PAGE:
The developer of a proposed new office building at the edge of Toronto’s Leaside neighbourhood aims to use Ontario-grown wood to bring innovation to an area known for its leafy canopies.
Planning is well under way for the Leaside Innovation Centre, a 77,000-square-foot, six-storey office project to be built on a site now occupied by a flooring store about one-tenth that size.
The project, which is being marketed as office condominium units to businesses, will be a mass timber constructed building. Its frame will be made from “glulam” – glued, laminated timber – instead of steel girders.
In two years, I don’t think [mass timber] construction is even going to be news.— Charles Goldsmith, president of Beeches Development Inc.
Developer Charles Goldsmith, president of Beeches Development Inc., says he’s taking up promising new opportunities offered by changes in the neighbourhood, building regulations and the world, as Canada and other countries seek to address the climate crisis.
It will cost up to $40-million and take two years to build once construction begins, which Mr. Goldsmith hopes will be later this year, once enough units have been presold. Each floor has been offered for sale, but at some point, it’s conceivable that a single buyer might want the entire building, he says.
“I came to the conclusion that Leaside is an exciting area that’s going to have tremendous activity,” says Mr. Goldsmith, who already owned the property with partner Peter Schwartz.
The neighbourhood has long been partly residential, with some of the fastest-selling, most coveted upper middle class homes in Canada. Leaside also has a long commercial and industrial history on its eastern side, where the innovation centre is to be built. At various times the area has been home to a munitions factory and even an aerodrome with a landing strip, from 1917 to 1931.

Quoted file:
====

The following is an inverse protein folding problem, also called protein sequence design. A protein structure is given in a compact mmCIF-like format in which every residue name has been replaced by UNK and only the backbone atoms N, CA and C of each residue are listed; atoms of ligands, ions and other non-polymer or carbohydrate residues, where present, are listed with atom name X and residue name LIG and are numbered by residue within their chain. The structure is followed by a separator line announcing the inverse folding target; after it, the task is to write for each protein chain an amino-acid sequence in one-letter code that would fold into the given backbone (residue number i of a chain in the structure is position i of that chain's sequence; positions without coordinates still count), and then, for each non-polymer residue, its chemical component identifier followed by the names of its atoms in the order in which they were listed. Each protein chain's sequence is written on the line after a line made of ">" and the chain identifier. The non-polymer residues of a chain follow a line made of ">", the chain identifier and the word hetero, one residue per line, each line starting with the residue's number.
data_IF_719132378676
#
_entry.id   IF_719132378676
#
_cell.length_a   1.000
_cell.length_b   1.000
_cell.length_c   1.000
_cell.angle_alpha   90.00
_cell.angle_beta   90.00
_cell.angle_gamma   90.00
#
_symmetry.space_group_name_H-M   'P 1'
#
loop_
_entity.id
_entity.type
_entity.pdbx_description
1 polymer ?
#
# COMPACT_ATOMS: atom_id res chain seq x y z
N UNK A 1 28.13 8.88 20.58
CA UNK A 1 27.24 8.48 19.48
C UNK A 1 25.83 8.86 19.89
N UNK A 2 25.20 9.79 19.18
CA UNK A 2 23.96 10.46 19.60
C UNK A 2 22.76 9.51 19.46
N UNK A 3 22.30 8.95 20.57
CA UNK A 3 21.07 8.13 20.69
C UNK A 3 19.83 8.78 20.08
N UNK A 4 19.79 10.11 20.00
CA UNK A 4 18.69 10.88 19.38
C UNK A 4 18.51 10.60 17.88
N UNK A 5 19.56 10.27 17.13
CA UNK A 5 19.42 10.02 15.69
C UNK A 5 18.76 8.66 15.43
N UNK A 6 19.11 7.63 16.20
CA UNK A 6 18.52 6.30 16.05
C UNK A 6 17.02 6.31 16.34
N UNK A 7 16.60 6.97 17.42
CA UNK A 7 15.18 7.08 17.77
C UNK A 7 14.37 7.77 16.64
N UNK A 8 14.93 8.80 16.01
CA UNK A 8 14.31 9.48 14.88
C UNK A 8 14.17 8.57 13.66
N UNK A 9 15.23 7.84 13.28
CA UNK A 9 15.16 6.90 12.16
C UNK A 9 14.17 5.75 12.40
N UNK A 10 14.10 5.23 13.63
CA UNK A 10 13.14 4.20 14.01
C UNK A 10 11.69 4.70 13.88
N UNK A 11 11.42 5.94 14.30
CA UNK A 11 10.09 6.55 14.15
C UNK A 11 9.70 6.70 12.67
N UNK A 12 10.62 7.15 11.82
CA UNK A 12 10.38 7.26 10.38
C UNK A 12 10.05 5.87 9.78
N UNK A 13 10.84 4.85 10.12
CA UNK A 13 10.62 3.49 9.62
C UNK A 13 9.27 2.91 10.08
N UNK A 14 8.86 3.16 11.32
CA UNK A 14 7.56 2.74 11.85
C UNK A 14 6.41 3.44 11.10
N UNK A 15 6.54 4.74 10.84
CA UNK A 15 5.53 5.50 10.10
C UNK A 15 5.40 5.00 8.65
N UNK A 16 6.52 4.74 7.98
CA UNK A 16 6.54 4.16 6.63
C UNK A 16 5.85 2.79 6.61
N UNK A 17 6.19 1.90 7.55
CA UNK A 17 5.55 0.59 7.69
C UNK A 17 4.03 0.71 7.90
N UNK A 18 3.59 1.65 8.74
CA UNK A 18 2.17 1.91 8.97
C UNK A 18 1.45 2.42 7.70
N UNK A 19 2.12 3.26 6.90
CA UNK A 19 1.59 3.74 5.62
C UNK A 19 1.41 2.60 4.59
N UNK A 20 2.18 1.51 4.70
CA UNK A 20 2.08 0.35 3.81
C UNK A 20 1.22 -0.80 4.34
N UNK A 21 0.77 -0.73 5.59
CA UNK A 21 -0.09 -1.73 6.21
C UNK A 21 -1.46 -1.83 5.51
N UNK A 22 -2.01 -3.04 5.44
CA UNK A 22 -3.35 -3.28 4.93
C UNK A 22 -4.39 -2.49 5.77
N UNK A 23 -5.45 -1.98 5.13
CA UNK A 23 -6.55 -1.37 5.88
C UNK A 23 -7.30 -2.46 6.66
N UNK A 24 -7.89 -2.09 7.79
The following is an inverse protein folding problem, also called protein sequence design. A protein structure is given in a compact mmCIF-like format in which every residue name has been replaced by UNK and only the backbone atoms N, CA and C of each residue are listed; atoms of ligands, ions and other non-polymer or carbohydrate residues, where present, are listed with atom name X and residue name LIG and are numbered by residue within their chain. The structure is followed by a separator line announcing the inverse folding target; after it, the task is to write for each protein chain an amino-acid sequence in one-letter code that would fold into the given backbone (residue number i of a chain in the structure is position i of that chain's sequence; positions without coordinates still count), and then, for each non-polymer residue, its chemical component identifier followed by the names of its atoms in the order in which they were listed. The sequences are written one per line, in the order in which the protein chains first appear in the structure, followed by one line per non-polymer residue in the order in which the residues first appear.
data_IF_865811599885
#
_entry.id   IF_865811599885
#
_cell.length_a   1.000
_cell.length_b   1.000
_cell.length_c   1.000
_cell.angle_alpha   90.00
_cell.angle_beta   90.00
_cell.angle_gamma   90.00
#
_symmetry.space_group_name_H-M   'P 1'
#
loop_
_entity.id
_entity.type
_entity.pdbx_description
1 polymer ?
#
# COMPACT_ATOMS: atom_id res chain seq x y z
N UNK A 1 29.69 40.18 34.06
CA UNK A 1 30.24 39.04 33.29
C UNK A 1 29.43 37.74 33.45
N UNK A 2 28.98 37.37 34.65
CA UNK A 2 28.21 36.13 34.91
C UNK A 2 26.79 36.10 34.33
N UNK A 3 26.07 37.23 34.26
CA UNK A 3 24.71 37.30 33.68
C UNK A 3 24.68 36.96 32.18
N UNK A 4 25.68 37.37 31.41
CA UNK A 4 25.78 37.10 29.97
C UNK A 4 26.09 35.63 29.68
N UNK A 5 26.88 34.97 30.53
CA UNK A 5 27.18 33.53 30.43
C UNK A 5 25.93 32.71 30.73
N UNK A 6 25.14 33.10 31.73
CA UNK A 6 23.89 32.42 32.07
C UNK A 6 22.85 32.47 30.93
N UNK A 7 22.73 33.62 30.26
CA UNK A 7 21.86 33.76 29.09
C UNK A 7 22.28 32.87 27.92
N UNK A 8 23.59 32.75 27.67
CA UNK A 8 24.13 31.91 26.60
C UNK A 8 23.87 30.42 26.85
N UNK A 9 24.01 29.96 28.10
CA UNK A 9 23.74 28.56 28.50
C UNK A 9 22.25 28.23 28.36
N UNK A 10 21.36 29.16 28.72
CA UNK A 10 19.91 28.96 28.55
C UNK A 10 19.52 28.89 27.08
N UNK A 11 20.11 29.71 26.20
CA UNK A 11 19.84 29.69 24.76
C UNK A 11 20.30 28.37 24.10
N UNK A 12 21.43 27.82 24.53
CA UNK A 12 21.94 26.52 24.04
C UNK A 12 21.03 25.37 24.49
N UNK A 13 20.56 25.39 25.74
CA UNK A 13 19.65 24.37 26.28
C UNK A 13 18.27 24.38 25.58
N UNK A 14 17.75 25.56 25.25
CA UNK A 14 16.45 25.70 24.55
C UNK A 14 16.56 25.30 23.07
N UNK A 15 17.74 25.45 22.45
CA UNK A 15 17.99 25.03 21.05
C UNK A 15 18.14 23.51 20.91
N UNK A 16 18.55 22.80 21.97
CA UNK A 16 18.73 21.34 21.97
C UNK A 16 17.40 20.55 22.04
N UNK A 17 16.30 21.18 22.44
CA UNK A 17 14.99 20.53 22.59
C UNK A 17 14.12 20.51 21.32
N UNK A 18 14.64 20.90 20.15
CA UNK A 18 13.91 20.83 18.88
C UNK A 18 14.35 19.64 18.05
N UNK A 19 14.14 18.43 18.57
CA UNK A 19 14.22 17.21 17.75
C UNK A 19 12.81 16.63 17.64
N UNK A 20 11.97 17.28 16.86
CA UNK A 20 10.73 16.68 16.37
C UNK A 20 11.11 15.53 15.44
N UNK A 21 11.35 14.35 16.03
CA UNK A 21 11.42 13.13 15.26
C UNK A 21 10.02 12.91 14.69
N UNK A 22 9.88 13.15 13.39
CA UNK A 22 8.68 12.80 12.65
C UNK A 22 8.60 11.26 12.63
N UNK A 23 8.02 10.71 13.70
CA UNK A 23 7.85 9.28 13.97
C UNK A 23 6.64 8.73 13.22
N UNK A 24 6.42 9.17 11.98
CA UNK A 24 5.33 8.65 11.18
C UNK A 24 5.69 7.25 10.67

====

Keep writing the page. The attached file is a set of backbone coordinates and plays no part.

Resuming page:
Both the residential and commercial/industrial parts are about to get a big transportation boost, with a new light-rail transit (LRT) line under construction along nearby Eglinton Avenue.
Meanwhile, the Ontario Building Code has been updated to allow larger mass timber buildings. This has happened partly as mass timber technology has advanced and partly in recognition that wood is a less carbon-intensive construction material than steel – important as Canada and other countries seek to slow down climate change.
Mr. Goldsmith hopes that the combination of environment-friendly construction, a retro look and easy transit access will attract high-tech businesses and workers in fields such as industrial design and app development.
“The Crosstown [Eglinton’s LRT line] changes everything,” he says. The 19-kilometre Crosstown line, under construction since 2011 and scheduled to open later this year, will include a major station that’s five minutes’ walking distance from the new building.
Both Mr. Goldsmith and the building’s architect Greg Latimer, principal at studioCanoo, say that the building is being designed to address not only environmental issues, but also to be attractive to workers who are wondering whether it will be safe enough to return to offices on a regular basis as the post-COVID-19 era approaches.
“We’re using underfloor air ventilation, for example,” Mr. Latimer says. “It’s not only economical; you can ‘tune’ the air distribution in it to respond to ultraviolet light, which can filter out viruses.”
He adds that people are looking for the latest measures to reduce contaminants and improve air quality.